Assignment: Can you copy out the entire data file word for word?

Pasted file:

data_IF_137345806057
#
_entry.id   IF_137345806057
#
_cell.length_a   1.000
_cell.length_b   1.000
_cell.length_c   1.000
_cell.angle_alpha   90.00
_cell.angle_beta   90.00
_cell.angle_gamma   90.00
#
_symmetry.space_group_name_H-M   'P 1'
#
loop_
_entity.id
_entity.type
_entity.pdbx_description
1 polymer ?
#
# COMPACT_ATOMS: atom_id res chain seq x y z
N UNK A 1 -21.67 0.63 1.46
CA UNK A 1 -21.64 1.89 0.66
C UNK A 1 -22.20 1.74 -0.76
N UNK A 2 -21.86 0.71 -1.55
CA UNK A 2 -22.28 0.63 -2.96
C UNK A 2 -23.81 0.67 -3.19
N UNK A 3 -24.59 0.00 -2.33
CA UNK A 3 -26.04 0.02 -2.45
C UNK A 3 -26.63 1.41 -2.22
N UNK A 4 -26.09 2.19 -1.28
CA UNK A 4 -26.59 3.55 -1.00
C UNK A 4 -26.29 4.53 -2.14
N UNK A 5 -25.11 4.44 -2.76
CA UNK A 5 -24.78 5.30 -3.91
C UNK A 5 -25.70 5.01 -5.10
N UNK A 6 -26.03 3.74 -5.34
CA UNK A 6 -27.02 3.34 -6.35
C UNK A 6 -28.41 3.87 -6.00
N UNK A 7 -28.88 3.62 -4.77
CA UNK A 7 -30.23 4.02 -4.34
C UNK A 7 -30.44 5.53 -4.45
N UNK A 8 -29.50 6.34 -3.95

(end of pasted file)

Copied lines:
data_IF_137345806057
#
_entry.id   IF_137345806057
#
_cell.length_a   1.000
_cell.length_b   1.000
_cell.length_c   1.000
_cell.angle_alpha   90.00
_cell.angle_beta   90.00
_cell.angle_gamma   90.00
#
_symmetry.space_group_name_H-M   'P 1'
#
loop_
_entity.id
_entity.type
_entity.pdbx_description
1 polymer ?
#
# COMPACT_ATOMS: atom_id res chain seq x y z
N UNK A 1 -21.67 0.63 1.46
CA UNK A 1 -21.64 1.89 0.66
C UNK A 1 -22.20 1.74 -0.76
N UNK A 2 -21.86 0.71 -1.55
CA UNK A 2 -22.28 0.63 -2.96
C UNK A 2 -23.81 0.67 -3.19
N UNK A 3 -24.59 0.00 -2.33
CA UNK A 3 -26.04 0.02 -2.45
C UNK A 3 -26.63 1.41 -2.22
N UNK A 4 -26.09 2.19 -1.28
CA UNK A 4 -26.59 3.55 -1.00
C UNK A 4 -26.29 4.53 -2.14
N UNK A 5 -25.11 4.44 -2.76
CA UNK A 5 -24.78 5.30 -3.91
C UNK A 5 -25.70 5.01 -5.10
N UNK A 6 -26.03 3.74 -5.34
CA UNK A 6 -27.02 3.34 -6.35
C UNK A 6 -28.41 3.87 -6.00
N UNK A 7 -28.88 3.62 -4.77
CA UNK A 7 -30.23 4.02 -4.34
C UNK A 7 -30.44 5.53 -4.45
N UNK A 8 -29.50 6.34 -3.95